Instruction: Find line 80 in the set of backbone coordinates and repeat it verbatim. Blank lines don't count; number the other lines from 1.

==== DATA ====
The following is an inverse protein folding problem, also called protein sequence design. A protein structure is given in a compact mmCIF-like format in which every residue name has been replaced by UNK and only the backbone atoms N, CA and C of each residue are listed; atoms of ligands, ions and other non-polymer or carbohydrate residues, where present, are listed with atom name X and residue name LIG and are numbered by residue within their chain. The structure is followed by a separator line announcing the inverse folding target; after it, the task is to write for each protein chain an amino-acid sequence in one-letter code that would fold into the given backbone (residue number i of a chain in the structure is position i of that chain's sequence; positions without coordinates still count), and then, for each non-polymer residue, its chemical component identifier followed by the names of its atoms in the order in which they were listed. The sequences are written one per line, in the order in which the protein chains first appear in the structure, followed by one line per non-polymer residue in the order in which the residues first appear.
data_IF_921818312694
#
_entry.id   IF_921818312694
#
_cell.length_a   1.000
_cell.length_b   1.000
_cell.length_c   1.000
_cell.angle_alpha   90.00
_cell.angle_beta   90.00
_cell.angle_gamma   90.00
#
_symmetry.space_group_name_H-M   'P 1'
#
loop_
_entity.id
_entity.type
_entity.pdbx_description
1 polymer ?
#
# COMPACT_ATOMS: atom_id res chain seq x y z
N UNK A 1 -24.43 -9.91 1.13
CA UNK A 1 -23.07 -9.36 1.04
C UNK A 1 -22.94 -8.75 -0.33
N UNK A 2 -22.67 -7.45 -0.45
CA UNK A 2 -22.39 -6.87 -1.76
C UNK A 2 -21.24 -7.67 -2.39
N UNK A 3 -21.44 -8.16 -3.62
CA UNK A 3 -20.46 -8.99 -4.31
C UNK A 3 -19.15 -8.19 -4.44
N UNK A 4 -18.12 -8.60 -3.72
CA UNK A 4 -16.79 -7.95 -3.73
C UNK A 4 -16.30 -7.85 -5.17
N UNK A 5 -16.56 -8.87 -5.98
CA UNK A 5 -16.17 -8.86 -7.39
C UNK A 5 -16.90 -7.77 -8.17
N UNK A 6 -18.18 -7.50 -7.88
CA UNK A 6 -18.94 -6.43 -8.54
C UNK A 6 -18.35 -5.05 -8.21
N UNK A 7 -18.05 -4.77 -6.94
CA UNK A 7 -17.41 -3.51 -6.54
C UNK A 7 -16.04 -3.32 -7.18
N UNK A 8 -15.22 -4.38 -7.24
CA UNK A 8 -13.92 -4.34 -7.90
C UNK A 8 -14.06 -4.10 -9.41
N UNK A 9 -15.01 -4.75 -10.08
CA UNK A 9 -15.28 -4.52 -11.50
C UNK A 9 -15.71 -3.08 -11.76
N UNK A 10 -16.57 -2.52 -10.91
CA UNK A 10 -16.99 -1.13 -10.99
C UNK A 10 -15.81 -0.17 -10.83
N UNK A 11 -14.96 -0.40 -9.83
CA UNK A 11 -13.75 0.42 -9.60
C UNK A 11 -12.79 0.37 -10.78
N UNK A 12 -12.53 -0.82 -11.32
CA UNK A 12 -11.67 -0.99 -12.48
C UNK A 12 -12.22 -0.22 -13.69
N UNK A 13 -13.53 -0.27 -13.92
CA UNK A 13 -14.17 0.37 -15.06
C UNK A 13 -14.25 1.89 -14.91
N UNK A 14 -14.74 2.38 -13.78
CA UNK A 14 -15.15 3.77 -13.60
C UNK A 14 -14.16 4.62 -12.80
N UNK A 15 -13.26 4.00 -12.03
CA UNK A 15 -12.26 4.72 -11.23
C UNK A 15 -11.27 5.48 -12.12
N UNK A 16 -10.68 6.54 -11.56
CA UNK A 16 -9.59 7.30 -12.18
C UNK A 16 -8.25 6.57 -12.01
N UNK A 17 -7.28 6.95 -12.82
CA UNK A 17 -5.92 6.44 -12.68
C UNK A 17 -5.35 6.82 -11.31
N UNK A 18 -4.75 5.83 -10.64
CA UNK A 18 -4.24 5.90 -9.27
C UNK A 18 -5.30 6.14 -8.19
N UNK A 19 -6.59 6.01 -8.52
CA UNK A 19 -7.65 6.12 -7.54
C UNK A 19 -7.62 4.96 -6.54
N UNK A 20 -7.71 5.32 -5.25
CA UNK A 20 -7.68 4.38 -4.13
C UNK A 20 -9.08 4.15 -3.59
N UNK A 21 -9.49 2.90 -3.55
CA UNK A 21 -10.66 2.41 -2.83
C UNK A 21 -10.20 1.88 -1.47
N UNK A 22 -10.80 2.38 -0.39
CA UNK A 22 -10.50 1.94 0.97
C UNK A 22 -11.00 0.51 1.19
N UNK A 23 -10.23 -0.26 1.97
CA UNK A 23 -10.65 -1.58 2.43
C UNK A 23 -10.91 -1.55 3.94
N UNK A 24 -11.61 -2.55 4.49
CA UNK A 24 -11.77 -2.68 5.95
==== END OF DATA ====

CA UNK A 20 -7.68 4.38 -4.13